Internal Research WiP: Dominic Wilkinson

COVID-19 guidance for attending our events in-person

  • All Oxford Uehiro Centre seminars (public and internal) will take place online in Hilary Term 2022.
  • Please refer to the University's current health guidance on minimising the risks of COVID-19.
  • Face coverings are essential for reducing the spread of COVID-19 and should be worn by all staff and students when indoors.
  • Additional social distancing and face covering requirements may be introduced soon.

Updated 5 January 2022

The harm principle, personal identity and identity-relative paternalism

We hope to be able to offer the option of joining either in-person at Littlegate House (Suite 1 Seminar Room) or online via Zoom. If we are unable to hold in-person events, the seminar will take place online only.

Abstract: Is it ethical to stop someone making an unwise choice, one that will predictably cause him to suffer significant harm? In terms of the law, and intervention by the state, one oft-cited response draws on an important liberal principle articulated by the philosopher John Stuart Mill. Mill’s so-called "harm principle" claims that the only justification for infringing the liberties of an individual  is to prevent harm to others; harm to the self does not suffice.

But in this paper, I wish to explore some reasons suggested by the philosopher Derek Parfit for dissolving or blurring the distinction between harm to self and harm to others. On Parfit’s account, some apparently self-harming decisions are relevantly like harming someone else. In some of his work, Parfit noted that his reductionist account of personal identity might be considerably more permissive of paternalism than traditional ethical approaches. In this paper, I identify two different versions of reductionist paternalism, according to which the harm principle is undermined and health professionals and states may be justified in being paternalistic in a wider range of cases. I also explore the relevance of Parfit’s 'wide value-based objective view' of reasons and suggest that this supports what I call Identity Relative Paternalism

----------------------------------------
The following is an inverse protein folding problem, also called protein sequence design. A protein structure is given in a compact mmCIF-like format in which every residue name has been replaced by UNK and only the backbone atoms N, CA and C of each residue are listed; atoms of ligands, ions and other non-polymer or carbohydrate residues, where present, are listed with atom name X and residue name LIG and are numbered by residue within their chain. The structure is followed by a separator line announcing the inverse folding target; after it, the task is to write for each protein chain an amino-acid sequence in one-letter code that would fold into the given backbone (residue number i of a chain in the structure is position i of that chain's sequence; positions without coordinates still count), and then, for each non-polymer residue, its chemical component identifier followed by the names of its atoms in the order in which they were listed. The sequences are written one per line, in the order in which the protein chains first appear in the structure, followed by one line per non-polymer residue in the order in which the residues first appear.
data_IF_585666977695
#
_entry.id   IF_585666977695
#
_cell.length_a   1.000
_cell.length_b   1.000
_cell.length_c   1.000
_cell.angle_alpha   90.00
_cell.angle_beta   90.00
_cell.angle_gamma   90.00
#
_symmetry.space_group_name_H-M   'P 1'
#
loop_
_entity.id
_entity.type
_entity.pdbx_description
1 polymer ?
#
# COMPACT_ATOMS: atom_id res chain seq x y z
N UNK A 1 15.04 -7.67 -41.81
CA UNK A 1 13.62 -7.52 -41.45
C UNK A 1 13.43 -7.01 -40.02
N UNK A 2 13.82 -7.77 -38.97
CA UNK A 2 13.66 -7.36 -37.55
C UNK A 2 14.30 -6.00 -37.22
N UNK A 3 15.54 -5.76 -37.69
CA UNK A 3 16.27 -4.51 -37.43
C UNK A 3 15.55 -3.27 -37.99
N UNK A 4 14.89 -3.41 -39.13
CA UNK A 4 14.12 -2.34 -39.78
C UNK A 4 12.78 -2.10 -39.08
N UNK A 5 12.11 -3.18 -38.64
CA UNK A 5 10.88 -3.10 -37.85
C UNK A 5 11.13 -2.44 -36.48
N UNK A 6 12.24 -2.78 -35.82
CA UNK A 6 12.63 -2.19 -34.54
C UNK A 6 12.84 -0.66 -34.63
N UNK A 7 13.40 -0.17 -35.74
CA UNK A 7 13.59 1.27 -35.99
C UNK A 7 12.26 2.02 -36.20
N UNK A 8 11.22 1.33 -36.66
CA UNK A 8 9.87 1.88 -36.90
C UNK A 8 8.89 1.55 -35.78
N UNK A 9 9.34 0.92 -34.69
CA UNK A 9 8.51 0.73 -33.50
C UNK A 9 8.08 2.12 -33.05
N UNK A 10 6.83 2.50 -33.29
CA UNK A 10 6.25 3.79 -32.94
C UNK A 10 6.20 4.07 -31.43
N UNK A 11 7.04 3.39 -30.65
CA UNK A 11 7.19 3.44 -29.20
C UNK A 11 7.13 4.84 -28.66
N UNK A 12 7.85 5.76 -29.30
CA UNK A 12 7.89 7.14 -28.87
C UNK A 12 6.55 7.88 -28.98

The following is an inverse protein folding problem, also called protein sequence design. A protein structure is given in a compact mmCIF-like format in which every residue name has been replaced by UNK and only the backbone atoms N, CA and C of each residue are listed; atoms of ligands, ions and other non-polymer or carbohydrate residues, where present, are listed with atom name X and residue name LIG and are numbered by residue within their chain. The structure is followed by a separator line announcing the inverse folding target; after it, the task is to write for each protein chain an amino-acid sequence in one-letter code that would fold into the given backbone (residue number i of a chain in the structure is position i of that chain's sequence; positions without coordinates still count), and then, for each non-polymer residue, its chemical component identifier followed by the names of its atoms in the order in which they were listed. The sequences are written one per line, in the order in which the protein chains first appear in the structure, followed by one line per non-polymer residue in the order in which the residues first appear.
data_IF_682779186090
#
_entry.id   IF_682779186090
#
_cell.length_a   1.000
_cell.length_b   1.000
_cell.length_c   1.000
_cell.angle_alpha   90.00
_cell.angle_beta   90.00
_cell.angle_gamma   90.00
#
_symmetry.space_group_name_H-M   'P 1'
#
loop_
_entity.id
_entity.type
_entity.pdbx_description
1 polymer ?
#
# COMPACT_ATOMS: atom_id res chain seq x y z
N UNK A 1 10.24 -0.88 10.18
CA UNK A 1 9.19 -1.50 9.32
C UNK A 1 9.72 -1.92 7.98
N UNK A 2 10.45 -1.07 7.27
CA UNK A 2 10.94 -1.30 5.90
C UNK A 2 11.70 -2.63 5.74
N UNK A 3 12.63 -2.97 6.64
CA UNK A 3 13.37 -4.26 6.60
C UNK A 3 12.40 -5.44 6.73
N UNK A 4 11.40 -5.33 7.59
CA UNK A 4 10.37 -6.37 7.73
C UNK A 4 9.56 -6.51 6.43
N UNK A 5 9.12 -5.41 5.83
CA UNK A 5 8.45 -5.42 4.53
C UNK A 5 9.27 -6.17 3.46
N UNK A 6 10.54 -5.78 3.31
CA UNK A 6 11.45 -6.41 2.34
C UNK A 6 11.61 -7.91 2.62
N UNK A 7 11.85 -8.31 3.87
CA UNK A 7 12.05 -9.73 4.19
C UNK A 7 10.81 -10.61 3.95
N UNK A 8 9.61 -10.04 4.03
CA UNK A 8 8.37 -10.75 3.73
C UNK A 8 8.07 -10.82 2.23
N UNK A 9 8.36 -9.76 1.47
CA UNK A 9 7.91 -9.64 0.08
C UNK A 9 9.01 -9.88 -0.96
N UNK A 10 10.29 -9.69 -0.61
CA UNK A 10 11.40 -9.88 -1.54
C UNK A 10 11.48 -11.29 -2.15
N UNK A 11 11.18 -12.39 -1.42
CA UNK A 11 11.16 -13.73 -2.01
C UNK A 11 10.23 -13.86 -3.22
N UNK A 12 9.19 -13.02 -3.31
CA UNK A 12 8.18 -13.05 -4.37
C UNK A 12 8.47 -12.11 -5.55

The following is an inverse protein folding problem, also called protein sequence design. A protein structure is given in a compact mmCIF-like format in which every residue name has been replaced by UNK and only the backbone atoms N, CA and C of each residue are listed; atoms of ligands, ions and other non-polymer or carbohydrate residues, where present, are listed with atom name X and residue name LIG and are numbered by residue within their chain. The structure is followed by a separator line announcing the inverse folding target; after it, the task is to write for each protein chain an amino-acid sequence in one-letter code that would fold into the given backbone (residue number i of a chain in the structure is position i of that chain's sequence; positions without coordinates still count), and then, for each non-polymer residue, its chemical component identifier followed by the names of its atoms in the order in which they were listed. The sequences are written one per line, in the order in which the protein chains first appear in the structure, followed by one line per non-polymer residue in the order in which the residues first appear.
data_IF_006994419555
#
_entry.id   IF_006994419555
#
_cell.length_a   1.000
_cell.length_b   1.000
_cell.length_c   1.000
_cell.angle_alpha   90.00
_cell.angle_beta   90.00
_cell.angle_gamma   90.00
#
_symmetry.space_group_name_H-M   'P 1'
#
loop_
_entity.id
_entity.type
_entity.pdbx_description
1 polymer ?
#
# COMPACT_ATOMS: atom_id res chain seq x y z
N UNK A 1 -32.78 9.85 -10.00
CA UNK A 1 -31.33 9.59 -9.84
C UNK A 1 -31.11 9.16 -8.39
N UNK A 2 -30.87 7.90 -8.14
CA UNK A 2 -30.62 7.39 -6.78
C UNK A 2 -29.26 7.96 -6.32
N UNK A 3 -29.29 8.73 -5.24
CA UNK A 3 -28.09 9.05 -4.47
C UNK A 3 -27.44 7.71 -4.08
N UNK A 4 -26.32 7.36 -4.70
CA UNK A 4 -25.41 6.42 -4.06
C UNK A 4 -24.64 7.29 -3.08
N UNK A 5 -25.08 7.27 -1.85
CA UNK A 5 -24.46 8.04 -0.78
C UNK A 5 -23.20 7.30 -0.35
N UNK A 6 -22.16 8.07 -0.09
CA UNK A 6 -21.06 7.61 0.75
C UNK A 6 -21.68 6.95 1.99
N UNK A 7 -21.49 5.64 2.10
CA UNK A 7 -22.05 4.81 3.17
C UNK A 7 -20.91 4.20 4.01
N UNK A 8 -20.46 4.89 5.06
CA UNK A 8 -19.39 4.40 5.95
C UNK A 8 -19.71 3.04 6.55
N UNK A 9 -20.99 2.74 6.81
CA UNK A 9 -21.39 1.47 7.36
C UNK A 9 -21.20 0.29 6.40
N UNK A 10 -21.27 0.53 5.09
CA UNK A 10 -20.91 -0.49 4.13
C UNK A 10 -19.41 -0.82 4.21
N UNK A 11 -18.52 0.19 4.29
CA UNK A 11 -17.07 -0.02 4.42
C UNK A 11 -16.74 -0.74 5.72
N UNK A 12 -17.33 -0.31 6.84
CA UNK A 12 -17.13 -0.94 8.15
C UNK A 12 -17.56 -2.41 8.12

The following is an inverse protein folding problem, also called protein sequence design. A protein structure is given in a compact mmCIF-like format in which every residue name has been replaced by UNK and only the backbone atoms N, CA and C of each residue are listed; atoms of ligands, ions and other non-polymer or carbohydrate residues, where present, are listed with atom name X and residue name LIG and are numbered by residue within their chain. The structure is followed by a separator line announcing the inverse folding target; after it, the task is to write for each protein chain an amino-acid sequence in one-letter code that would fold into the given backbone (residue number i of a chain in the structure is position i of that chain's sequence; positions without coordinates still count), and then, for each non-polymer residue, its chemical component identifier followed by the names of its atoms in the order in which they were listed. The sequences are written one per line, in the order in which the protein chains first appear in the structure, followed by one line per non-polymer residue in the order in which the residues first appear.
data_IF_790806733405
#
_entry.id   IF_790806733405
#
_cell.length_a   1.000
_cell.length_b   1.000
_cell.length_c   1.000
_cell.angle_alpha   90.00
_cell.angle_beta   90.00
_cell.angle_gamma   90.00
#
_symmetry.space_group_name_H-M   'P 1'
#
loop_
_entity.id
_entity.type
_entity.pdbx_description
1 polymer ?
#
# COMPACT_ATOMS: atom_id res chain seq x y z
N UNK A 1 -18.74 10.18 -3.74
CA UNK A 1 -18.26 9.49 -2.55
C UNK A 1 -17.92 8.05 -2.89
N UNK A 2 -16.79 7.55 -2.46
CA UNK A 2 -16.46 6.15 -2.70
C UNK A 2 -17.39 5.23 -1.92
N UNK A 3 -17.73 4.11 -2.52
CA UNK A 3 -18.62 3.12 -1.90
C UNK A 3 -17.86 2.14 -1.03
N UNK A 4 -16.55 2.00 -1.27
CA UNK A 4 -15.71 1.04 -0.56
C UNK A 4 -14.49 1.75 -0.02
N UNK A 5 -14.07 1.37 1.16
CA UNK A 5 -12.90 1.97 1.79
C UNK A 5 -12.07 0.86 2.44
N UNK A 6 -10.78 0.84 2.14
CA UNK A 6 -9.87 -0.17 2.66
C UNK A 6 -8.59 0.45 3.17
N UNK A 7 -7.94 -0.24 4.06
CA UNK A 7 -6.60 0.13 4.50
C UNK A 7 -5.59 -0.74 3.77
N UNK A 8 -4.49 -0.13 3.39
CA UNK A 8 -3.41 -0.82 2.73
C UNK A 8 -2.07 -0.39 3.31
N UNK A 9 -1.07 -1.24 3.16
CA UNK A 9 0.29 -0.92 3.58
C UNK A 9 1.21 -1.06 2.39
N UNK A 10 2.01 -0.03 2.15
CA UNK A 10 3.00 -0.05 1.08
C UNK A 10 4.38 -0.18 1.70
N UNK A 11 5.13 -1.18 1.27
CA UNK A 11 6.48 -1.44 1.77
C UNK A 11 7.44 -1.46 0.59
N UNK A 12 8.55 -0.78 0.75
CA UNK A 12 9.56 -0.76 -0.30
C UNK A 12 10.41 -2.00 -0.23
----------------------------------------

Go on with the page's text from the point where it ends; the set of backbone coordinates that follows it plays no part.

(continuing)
Bio: Dominic Wilkinson is Director of Medical Ethics and Professor of Medical Ethics at the Oxford Uehiro Centre for Practical Ethics, University of Oxford. He is a consultant in newborn intensive care at the John Radcliffe Hospital, Oxford. He also holds a health practitioner research fellowship with the Wellcome Trust and is a senior research fellow at Jesus College Oxford.

Dominic has published more than 120 academic articles relating to ethical issues in intensive care for adults, children and newborn infants. He is the author of 'Death or Disability? The 'Carmentis Machine' and decision-making for critically ill children' (Oxford University Press 2013) ("the best book of the decade in bioethics... this is a book that must be read by everybody who is seriously interested in the bioethical issues that arise in neonatal intensive care or, more generally, in decision making for children with chronic, debilitating or life-threatening conditions." (John Lantos, Notre Dame Philosophical Reviews). He is co-author (with Julian Savulescu) of Ethics, Conflict and Medical treatment for children, from disagreement to dissensus (Elsevier, 2018).

This internal talk is for Oxford Uehiro Centre members and associates.

Joining via Zoom: Please email to request the Zoom links.

Booking for in-person attendance: In case we need to run at reduced capacity, please register to attend by email to so that we can track attendance numbers and keep you updated with any changes. Please also indicate if you don’t have Eduroam access.